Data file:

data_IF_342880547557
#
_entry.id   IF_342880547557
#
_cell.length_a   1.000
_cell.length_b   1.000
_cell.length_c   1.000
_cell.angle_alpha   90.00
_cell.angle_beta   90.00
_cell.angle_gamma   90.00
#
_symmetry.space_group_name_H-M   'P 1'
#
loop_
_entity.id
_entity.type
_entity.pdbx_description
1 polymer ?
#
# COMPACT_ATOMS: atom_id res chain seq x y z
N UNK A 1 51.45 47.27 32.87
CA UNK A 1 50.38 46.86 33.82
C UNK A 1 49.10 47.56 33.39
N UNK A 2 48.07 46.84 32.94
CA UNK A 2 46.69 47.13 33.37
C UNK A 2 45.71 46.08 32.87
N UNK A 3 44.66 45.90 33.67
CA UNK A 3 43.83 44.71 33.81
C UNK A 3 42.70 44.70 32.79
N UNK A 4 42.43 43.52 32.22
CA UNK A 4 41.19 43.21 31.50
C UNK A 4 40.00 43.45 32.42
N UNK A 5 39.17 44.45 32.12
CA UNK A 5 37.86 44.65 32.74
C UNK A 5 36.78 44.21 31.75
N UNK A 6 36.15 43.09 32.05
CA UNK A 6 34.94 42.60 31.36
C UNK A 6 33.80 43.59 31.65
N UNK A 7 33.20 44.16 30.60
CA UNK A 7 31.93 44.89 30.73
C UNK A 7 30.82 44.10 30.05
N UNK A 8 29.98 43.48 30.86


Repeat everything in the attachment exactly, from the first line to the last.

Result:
data_IF_342880547557
#
_entry.id   IF_342880547557
#
_cell.length_a   1.000
_cell.length_b   1.000
_cell.length_c   1.000
_cell.angle_alpha   90.00
_cell.angle_beta   90.00
_cell.angle_gamma   90.00
#
_symmetry.space_group_name_H-M   'P 1'
#
loop_
_entity.id
_entity.type
_entity.pdbx_description
1 polymer ?
#
# COMPACT_ATOMS: atom_id res chain seq x y z
N UNK A 1 51.45 47.27 32.87
CA UNK A 1 50.38 46.86 33.82
C UNK A 1 49.10 47.56 33.39
N UNK A 2 48.07 46.84 32.94
CA UNK A 2 46.69 47.13 33.37
C UNK A 2 45.71 46.08 32.87
N UNK A 3 44.66 45.90 33.67
CA UNK A 3 43.83 44.71 33.81
C UNK A 3 42.70 44.70 32.79
N UNK A 4 42.43 43.52 32.22
CA UNK A 4 41.19 43.21 31.50
C UNK A 4 40.00 43.45 32.42
N UNK A 5 39.17 44.45 32.12
CA UNK A 5 37.86 44.65 32.74
C UNK A 5 36.78 44.21 31.75
N UNK A 6 36.15 43.09 32.05
CA UNK A 6 34.94 42.60 31.36
C UNK A 6 33.80 43.59 31.65
N UNK A 7 33.20 44.16 30.60
CA UNK A 7 31.93 44.89 30.73
C UNK A 7 30.82 44.10 30.05
N UNK A 8 29.98 43.48 30.86